Sunday, April 19, 2015 from 5 – 7 pm
The Seven Deadly Sins: Lust
Exhibition: April 19, 2015 – July 26, 2015
Sunday, April 19th, from 5 to 7 pm
Seven Deadly Sins, a groundbreaking series of exhibitions opening in 2015, from April through October, will be presented by seven arts institutions, all members of the Fairfield/Westchester Museum Alliance (FWMA), located in Fairfield County, CT, Westchester County, NY and the Bronx. The seven cultural institutions are: The Aldrich Contemporary Art Museum; Bruce Museum; Hudson River Museum; Hudson Valley Center for Contemporary Art; Katonah Museum of Art; Neuberger Museum of Art; and Wave Hill.
Each of the FWMA institutions explores one of the Seven Deadly Sins— Envy, Gluttony, Greed, Lust, Pride, and Sloth. Despite their ancient origin, the sins continue to inform contemporary life, both individually and collectively. The seven exhibitions will spark discourse on the nature of sin, penitence and, conversely, virtue and goodness. The featured artists will prompt visitors to consider what it means to be a human capable of sin and to live in a global community where sin is prevalent. Allegory, humor, and irony will take center stage in the provocative art and compelling installations on display.
HVCCA is pleased to participate with Seven Deadly Sins: LUST, which takes on the subject specifically as it applies to sexual relations. The artists in Lust create artworks that visually explore raw eroticism in many forms of its expression. Catherine Opie’s ‘Pieta’ borders on religious ecstasy, while Larry Clark’s ‘Tulsa Series’ documents a playground of sex within a drug ridden culture of lost youth. In staging the exhibition at the HVCCA, works are chosen that present a cross section of human sexuality and speak to a hard-edged approach to lust for ‘lust’s sake.’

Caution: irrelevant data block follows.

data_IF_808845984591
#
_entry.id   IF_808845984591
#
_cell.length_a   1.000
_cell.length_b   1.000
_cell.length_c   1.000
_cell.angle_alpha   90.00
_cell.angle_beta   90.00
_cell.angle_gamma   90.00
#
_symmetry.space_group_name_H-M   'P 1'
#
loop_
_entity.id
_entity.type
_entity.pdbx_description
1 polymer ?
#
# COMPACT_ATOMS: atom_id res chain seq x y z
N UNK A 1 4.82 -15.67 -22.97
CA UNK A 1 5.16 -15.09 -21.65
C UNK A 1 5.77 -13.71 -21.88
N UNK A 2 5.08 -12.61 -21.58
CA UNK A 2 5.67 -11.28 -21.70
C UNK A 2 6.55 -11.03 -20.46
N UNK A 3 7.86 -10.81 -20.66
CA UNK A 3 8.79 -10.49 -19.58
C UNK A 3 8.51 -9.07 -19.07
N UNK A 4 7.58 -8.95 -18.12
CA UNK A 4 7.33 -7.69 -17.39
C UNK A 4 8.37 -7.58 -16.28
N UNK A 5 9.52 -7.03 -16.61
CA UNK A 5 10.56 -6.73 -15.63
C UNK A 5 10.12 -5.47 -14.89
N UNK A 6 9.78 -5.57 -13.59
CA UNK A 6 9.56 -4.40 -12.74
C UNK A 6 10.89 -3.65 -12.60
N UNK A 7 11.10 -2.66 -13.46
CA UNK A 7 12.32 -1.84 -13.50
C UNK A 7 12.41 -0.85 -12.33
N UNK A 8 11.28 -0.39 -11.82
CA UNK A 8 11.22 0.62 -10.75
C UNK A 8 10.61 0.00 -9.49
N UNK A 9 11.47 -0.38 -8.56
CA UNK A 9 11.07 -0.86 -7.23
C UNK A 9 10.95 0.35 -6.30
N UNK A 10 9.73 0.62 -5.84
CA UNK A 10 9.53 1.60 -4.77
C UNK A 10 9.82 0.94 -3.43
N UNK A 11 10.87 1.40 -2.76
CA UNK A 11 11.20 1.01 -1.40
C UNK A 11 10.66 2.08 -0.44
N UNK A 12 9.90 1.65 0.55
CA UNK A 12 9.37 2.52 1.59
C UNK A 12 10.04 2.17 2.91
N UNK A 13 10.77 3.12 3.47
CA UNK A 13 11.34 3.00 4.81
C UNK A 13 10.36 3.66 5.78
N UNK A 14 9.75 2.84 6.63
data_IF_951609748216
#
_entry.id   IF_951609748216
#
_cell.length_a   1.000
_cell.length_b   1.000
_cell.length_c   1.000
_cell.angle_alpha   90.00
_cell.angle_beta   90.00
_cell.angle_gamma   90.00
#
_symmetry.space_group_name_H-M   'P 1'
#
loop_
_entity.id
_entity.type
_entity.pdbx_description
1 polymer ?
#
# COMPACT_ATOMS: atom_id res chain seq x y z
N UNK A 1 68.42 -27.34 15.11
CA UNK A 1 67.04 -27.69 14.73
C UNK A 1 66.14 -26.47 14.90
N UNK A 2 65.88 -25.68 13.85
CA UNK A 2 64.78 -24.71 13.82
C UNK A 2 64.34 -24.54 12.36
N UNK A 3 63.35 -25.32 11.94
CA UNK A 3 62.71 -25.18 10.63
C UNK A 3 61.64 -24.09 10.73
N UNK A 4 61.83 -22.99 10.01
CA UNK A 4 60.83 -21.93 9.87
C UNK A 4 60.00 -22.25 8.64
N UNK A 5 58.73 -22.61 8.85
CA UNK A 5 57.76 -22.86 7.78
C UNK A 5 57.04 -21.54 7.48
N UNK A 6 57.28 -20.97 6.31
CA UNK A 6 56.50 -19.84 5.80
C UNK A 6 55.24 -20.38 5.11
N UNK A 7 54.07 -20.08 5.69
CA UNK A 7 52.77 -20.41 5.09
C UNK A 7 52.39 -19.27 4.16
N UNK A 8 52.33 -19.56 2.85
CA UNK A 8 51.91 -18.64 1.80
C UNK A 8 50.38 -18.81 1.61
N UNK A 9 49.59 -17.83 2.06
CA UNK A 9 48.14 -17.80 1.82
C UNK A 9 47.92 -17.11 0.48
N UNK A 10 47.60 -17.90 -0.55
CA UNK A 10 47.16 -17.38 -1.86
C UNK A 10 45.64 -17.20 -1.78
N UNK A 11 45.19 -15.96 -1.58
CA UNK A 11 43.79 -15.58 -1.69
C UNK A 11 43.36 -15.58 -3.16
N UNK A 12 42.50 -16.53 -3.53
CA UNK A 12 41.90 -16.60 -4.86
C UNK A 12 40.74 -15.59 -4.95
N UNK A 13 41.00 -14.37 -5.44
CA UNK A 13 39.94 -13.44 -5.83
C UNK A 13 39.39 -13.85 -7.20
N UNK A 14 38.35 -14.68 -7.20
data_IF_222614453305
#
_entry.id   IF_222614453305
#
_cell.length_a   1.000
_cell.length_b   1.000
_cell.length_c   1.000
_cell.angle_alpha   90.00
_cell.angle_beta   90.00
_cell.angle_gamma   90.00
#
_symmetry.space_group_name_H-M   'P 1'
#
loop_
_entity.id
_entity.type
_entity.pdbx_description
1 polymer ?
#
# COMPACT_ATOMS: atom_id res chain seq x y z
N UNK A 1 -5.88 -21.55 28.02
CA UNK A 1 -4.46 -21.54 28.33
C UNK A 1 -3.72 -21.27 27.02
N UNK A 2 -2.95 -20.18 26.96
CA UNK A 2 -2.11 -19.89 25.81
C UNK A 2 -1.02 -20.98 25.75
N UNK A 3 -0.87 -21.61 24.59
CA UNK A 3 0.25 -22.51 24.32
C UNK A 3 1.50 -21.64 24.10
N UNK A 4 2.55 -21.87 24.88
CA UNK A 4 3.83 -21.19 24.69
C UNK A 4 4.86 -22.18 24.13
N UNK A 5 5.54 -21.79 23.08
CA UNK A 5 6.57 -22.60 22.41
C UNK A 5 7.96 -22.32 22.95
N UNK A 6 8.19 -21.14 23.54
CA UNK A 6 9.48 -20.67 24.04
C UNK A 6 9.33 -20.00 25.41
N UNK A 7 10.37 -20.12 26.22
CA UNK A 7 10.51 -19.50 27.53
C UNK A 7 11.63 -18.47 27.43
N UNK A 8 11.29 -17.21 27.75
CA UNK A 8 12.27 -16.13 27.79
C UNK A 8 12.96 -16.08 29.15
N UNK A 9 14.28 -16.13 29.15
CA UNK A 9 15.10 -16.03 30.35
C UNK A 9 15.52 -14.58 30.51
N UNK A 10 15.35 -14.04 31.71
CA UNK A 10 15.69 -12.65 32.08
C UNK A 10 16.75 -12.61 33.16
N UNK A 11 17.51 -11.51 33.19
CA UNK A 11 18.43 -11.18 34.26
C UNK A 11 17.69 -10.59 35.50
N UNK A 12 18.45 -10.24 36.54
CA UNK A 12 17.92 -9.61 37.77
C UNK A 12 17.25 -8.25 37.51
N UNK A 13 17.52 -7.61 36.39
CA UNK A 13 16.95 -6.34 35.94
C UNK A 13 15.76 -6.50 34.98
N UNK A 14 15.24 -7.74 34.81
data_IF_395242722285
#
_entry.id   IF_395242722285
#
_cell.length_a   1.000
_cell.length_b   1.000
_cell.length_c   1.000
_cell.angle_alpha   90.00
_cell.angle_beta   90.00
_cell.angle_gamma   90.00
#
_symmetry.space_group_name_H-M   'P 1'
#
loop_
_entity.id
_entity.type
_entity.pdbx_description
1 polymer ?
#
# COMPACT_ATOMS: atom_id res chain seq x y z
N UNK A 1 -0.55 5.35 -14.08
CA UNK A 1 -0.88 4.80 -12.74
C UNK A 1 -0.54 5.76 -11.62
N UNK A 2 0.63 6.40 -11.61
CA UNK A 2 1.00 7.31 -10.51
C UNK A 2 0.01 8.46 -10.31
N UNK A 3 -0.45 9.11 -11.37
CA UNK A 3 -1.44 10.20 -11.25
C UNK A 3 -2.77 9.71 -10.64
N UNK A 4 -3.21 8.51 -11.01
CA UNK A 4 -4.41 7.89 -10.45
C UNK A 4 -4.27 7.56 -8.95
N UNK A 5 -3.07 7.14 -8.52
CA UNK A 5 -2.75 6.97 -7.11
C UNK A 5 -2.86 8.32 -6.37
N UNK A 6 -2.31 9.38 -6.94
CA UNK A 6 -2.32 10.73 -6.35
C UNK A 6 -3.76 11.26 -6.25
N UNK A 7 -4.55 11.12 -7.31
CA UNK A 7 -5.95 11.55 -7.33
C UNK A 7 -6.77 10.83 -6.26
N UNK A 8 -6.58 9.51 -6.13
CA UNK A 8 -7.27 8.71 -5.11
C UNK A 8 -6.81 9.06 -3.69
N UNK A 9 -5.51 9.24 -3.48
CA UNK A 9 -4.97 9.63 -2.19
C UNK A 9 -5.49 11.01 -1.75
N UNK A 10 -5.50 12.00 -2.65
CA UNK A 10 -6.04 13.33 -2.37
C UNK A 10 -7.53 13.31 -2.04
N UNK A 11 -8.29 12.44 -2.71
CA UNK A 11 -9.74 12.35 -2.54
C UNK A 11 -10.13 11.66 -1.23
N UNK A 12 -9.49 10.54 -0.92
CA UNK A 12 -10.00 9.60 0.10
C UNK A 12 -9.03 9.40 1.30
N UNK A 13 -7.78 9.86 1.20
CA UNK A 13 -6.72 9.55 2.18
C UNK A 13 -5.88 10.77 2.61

Artists include: Amy Bennett, Giles Berquet, Ashley Bickerton, Larry Clark, George Condo, Beatrice Cussol, Tony Matelli, Bruce Nauman, Catherine Opie, Cindy Sherman, Betty Tompkins, Emily Wardill, and Entang Wiharso.
Image above: Cindy Sherman, Untitled, 1999. Black & white photograph, 38 ½ x 25 ½ inches. Edition of 10.
No one under 18 admitted.
Peekskill Project VI! Slated to open September 2015
Hudson Valley Center for Contemporary Art
awarded $47,500 by New York State Council on the Arts
to fund Peekskill Project VI!
Carole A. Feuerman, The Golden Mean, from Peekskill Project V, 2012, installed at the Peekskill Riverfront
Peekskill Project, launched in 2004, has grown in scope, quality, and visibility, with active support from businesses, restaurants, city employees, and artists. In each of the five iterations of Peekskill Project, over 100 international artists have participated and created original artworks. Attendance is robust with over 5,000 visitors at the opening weekend and, over the duration of the show, more than 30,000 visitors from the national and international community.
A dramatic revitalization is taking place in Peekskill as artists continue to move in and many fine restaurants open up in the downtown area. Indeed, Peekskill has become one of the premier visual art, music, and dining destinations in Westchester County. Recently, the waterfront has been completely rebuilt into a beautiful park with installations of major public artworks. Peekskill now arguably boasts the most significant art park on the Hudson.
Peekskill Project VI opens this September, and runs through the end of 2015. The festival will feature more than eighty artists, both established and emerging, from countries all over the globe. Their original sculptures, paintings, videos, and performances will be highlighted throughout Peekskill outdoors in public spaces, and indoors at downtown businesses.
Over the course of the project, many lively events will be held, including family education programs, performances, and lectures, all related to the material in the exhibits.
Peekskill Project VI is made possible by the New York State Council on the Arts with the support of Governor Andrew Cuomo and the New York State Legislature.
“HVCCA is the most dynamic contemporary art site in Westchester… Maybe one day, these regional, more experimental art places might supercede art-stately New York City.” —Ben Genocchio, NY Times